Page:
Steve Jobs publicly expressed his hate for Adobe Flash. In fact, the iPhone can be largely credited for the death of Flash. However, at one point in time, Apple worked with Adobe to bring Flash support to the iPhone.
As revealed by former Apple executive Scott Forstall who led the development of the iPhone, iPad, and iOS until 2012, Apple helped Adobe bring Flash to the iPhone. However, the performance was abysmal, due to which they had to give up on it.
We did not ship Flash. We tried to make Flash work. We helped Adobe. We definitely were interested. Again, this is one where I thought if we could help make it work, this could be great. Flash has been such a problem because the way that it hooks into systems, it’s been a virus nightmare on Windows, even on the Mac. And when we got it running on iOS, the performance was just abysmal and embarrassing and it could never get to something which would be consumer value add.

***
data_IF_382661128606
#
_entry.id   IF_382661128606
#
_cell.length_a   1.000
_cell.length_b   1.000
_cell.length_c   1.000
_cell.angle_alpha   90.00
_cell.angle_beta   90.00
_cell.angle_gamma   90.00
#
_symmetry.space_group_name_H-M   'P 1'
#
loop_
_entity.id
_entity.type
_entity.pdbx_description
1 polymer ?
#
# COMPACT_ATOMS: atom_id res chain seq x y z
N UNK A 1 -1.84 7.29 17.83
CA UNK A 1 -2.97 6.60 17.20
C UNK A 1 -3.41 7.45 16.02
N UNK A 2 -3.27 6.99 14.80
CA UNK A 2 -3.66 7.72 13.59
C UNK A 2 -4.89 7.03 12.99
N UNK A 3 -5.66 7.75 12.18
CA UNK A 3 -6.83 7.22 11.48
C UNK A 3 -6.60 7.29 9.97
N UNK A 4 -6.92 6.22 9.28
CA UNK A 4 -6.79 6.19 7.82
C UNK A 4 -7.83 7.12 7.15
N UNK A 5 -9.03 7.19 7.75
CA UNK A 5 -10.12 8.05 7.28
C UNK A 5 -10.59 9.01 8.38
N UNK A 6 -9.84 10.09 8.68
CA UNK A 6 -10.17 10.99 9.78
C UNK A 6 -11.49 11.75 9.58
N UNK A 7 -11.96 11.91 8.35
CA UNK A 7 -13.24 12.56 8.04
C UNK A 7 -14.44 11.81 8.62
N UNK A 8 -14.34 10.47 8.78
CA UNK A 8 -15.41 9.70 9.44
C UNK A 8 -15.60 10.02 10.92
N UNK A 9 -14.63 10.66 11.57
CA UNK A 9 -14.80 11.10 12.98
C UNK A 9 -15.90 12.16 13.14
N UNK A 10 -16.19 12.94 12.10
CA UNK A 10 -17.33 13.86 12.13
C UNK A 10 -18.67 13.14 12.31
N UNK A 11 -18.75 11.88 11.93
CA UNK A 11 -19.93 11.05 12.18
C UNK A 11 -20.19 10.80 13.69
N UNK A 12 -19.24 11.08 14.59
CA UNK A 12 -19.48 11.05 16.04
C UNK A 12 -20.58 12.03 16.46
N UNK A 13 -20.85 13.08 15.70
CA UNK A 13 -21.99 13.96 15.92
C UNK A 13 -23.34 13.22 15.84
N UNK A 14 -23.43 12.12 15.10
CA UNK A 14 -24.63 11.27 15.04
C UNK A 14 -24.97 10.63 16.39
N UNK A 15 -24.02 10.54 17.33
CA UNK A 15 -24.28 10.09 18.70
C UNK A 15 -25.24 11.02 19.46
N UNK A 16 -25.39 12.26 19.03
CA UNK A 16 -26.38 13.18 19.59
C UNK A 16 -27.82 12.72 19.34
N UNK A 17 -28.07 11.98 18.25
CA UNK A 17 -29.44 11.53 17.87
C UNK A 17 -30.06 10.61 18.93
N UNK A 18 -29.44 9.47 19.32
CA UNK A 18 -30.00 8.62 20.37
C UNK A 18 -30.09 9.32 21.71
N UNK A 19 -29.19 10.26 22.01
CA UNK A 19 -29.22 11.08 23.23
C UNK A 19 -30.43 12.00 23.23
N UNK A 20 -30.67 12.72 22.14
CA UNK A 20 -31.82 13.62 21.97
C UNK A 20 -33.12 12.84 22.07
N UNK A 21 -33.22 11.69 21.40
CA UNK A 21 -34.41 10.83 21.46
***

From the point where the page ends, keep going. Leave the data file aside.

Forstall revealed this tidbit as a part of his recorded deposition for the upcoming Apple v. Epic Games trial.
On his part, Steve Jobs had posted an open letter on Apple’s website criticizing Flash for its poor performance, security, the hit it brings to the battery life, lack of touch control, poor developmental tools, and more. He even said that “New open standards created in the mobile era, such as HTML5, will win on mobile devices (and PCs too). Perhaps Adobe should focus more on creating great HTML5 tools for the future, and less on criticizing Apple for leaving the past behind.” And ultimately, this is what has happened. Flash support was dropped from all browsers and operating systems earlier this year, with HTML5 now being the default choice for developers.[Via 9to5Mac]